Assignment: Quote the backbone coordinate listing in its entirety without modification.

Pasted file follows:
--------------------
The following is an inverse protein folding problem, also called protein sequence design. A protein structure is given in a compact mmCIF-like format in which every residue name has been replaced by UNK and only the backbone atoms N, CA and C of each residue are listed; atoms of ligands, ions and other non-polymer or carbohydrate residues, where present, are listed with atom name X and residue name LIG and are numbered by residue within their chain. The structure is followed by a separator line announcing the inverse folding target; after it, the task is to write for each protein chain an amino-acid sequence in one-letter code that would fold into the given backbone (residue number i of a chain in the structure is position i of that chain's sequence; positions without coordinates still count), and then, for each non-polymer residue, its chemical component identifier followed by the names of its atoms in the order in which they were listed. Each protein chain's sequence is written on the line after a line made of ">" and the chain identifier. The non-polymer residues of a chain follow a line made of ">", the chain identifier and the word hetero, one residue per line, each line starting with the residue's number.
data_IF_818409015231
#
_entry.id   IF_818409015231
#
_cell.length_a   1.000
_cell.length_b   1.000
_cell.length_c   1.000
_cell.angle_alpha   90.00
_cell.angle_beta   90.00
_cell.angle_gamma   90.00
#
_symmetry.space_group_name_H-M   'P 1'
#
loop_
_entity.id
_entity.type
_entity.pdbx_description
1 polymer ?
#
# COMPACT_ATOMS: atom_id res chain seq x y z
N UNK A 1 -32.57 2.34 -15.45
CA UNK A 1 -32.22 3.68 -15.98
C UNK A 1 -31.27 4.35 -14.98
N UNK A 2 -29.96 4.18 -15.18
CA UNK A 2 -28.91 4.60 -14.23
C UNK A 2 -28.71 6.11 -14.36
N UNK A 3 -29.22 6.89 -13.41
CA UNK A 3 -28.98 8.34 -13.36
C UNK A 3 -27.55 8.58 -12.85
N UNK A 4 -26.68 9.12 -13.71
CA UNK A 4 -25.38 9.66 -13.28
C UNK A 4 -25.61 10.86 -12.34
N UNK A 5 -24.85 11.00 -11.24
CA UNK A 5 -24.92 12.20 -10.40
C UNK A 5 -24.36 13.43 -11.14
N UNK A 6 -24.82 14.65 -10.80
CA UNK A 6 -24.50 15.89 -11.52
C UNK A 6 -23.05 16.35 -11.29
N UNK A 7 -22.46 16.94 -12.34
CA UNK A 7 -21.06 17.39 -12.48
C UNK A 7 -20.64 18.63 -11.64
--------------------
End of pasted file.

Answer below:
The following is an inverse protein folding problem, also called protein sequence design. A protein structure is given in a compact mmCIF-like format in which every residue name has been replaced by UNK and only the backbone atoms N, CA and C of each residue are listed; atoms of ligands, ions and other non-polymer or carbohydrate residues, where present, are listed with atom name X and residue name LIG and are numbered by residue within their chain. The structure is followed by a separator line announcing the inverse folding target; after it, the task is to write for each protein chain an amino-acid sequence in one-letter code that would fold into the given backbone (residue number i of a chain in the structure is position i of that chain's sequence; positions without coordinates still count), and then, for each non-polymer residue, its chemical component identifier followed by the names of its atoms in the order in which they were listed. Each protein chain's sequence is written on the line after a line made of ">" and the chain identifier. The non-polymer residues of a chain follow a line made of ">", the chain identifier and the word hetero, one residue per line, each line starting with the residue's number.
data_IF_818409015231
#
_entry.id   IF_818409015231
#
_cell.length_a   1.000
_cell.length_b   1.000
_cell.length_c   1.000
_cell.angle_alpha   90.00
_cell.angle_beta   90.00
_cell.angle_gamma   90.00
#
_symmetry.space_group_name_H-M   'P 1'
#
loop_
_entity.id
_entity.type
_entity.pdbx_description
1 polymer ?
#
# COMPACT_ATOMS: atom_id res chain seq x y z
N UNK A 1 -32.57 2.34 -15.45
CA UNK A 1 -32.22 3.68 -15.98
C UNK A 1 -31.27 4.35 -14.98
N UNK A 2 -29.96 4.18 -15.18
CA UNK A 2 -28.91 4.60 -14.23
C UNK A 2 -28.71 6.11 -14.36
N UNK A 3 -29.22 6.89 -13.41
CA UNK A 3 -28.98 8.34 -13.36
C UNK A 3 -27.55 8.58 -12.85
N UNK A 4 -26.68 9.12 -13.71
CA UNK A 4 -25.38 9.66 -13.28
C UNK A 4 -25.61 10.86 -12.34
N UNK A 5 -24.85 11.00 -11.24
CA UNK A 5 -24.92 12.20 -10.40
C UNK A 5 -24.36 13.43 -11.14
N UNK A 6 -24.82 14.65 -10.80
CA UNK A 6 -24.50 15.89 -11.52
C UNK A 6 -23.05 16.35 -11.29
N UNK A 7 -22.46 16.94 -12.34
CA UNK A 7 -21.06 17.39 -12.48
C UNK A 7 -20.64 18.63 -11.64